The current law requires that if you do not receive medical treatment for your injuries within two weeks after an incident, by any of the providers listed above, you could be precluded from receiving any PIP benefits. Therefore, it is imperative that if you are injured in an automobile accident that you receive medical treatment within the 14 day time frame. In order to receive the full $10,000 PIP of benefits, you must have an “Emergency Medical Condition”
Emergency Medical Condition: In addition, if you do not have an Emergency medical condition,@ you will not be able to receive more than $2,500 in benefits. Florida law defines Emergency medical condition@ as a medical condition that requires immediate medical attention and could reasonably be expected to result in serious jeopardy to the patient’s health.
Liability coverage is the portion of your automobile insurance that protects you if another driver or a pedestrian makes a claim against you as a result of a car accident.
After you exhaust your PIP coverage, if the other driver has no other insurance or if the other driver has insufficient coverage to compensate you for your injury, your uninsured or underinsured motorist coverage will cover the damages caused by the negligent party. If the negligent party was underinsured, your insurance will cover the difference between your losses and the amount you received from the other party=s insurance company.
Attempting to collect compensation through your uninsured motorist coverage can be complicated, and will likely require the assistance of an experienced attorney. Your insurance company will likely try to limit your payout amount, based on their own investigation of the accident and how much they believe your claim is worth. If you receive an amount that you believe does not properly cover your losses, your attorney may be able to file a lawsuit against your insurance company in an attempt to recover additional compensation.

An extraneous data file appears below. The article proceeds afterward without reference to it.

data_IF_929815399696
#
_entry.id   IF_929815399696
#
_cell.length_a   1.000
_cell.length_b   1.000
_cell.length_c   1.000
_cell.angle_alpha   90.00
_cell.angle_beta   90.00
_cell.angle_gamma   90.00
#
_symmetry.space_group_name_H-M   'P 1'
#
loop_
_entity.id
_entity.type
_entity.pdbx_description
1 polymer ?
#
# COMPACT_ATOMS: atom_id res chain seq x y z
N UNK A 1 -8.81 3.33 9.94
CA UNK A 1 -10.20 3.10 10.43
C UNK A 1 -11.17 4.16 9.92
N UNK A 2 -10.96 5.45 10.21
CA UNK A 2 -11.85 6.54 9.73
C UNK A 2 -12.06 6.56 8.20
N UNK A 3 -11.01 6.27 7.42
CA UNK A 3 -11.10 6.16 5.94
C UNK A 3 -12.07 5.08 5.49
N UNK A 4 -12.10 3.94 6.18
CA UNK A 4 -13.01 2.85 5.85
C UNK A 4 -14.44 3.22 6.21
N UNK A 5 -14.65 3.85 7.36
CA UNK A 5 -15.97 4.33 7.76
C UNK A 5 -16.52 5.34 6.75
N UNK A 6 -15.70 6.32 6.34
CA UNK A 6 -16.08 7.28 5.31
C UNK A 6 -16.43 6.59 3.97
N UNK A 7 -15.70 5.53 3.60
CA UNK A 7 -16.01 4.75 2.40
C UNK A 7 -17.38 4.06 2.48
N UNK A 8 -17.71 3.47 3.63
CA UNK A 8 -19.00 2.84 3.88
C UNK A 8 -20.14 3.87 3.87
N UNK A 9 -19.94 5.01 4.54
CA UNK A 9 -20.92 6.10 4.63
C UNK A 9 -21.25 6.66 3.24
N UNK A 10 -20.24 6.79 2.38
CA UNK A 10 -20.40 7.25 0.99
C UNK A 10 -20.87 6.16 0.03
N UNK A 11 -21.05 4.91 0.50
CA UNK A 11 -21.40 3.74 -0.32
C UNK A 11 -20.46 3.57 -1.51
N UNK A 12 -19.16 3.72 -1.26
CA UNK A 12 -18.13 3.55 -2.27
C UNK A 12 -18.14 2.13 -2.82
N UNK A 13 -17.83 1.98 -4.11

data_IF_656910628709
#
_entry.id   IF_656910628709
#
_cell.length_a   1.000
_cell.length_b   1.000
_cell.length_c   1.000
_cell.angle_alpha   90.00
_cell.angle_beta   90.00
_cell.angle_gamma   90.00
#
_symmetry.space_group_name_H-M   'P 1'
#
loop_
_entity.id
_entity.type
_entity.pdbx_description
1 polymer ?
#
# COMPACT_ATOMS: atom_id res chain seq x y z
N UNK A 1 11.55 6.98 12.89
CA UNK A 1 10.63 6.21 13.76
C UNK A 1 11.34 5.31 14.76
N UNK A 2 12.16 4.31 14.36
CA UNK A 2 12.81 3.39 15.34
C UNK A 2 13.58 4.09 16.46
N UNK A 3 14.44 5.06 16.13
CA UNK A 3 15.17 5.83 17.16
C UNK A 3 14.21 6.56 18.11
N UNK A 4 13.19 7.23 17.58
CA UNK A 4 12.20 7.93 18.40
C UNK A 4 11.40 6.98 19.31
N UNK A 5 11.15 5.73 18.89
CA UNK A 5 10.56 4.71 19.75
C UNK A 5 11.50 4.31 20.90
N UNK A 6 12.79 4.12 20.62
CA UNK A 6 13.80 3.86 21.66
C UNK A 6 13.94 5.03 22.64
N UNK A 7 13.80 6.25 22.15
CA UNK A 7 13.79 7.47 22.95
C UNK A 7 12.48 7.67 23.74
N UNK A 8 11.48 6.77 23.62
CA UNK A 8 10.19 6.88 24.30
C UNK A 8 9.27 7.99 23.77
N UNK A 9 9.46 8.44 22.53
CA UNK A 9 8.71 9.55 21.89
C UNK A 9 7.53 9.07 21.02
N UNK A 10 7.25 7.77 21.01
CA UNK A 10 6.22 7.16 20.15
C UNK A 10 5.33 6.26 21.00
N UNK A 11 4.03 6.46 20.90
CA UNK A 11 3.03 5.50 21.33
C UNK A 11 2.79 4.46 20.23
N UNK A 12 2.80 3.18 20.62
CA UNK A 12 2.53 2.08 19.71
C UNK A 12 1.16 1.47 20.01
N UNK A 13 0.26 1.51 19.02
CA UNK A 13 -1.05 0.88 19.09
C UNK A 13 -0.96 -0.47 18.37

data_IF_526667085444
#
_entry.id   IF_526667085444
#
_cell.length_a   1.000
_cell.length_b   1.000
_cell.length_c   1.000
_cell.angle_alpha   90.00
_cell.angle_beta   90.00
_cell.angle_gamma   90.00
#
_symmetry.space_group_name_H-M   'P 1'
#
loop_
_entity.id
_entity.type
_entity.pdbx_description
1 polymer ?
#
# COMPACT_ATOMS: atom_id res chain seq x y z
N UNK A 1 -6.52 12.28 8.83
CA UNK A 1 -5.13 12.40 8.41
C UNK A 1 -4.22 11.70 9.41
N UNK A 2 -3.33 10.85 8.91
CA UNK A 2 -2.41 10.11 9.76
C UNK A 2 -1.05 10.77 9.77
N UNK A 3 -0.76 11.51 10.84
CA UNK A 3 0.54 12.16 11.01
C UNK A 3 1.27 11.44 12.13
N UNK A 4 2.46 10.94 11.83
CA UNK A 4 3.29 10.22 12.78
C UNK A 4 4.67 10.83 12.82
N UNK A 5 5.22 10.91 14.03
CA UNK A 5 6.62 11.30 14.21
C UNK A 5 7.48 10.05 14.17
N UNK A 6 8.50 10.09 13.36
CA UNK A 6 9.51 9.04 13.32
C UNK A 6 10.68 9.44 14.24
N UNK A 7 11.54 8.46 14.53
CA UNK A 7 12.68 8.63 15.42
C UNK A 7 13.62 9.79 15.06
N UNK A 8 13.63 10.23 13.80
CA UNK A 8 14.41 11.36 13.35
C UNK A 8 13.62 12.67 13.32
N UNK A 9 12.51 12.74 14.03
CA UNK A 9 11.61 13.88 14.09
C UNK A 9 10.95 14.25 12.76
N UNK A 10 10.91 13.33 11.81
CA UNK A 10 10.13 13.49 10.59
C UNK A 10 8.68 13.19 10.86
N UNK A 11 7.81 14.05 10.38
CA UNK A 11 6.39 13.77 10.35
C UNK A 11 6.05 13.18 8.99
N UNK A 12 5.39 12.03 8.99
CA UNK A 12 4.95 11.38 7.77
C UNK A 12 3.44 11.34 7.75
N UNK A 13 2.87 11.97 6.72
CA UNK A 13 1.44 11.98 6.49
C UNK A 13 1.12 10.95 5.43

Property Damage Insurance is another mandatory coverage each car must carry, although you can purchase more property damage insurance than is required by law. This covers damages to another vehicle when you are at fault. However, it is very important to remember that Florida law does not require car owners to carry insurance for any bodily injuries. Somehow the legislature has decided that it is more important to repair vehicles than it is to compensate people who have received life long injuries.
Comprehensive Insurance covers loss or damage to your car resulting from perils such as fire, theft, vandalism, glass breakage, etc.
Collision Insurance pays for damage to your car caused by impact with another automobile or object.
This feature restricts your right to sue for pain and suffering. If your policy has this threshold, in order to sue successfully for pain and suffering, your injury must fit within one of the categories of injury: (1) death; (2) dismemberment; (3) significant disfigurement or scarring; or (4) “Permanent Injury”, which is defined to mean that the body organ or part has not healed to normal function and will not heal to normal function with further medical care. A certification by a doctor as to permanency is usually required.
Don’t talk to an adjuster until you speak to us. Keep in mind the adjuster works for the other driver=s insurance company. Their job is to pay you no money at all or as little as possible.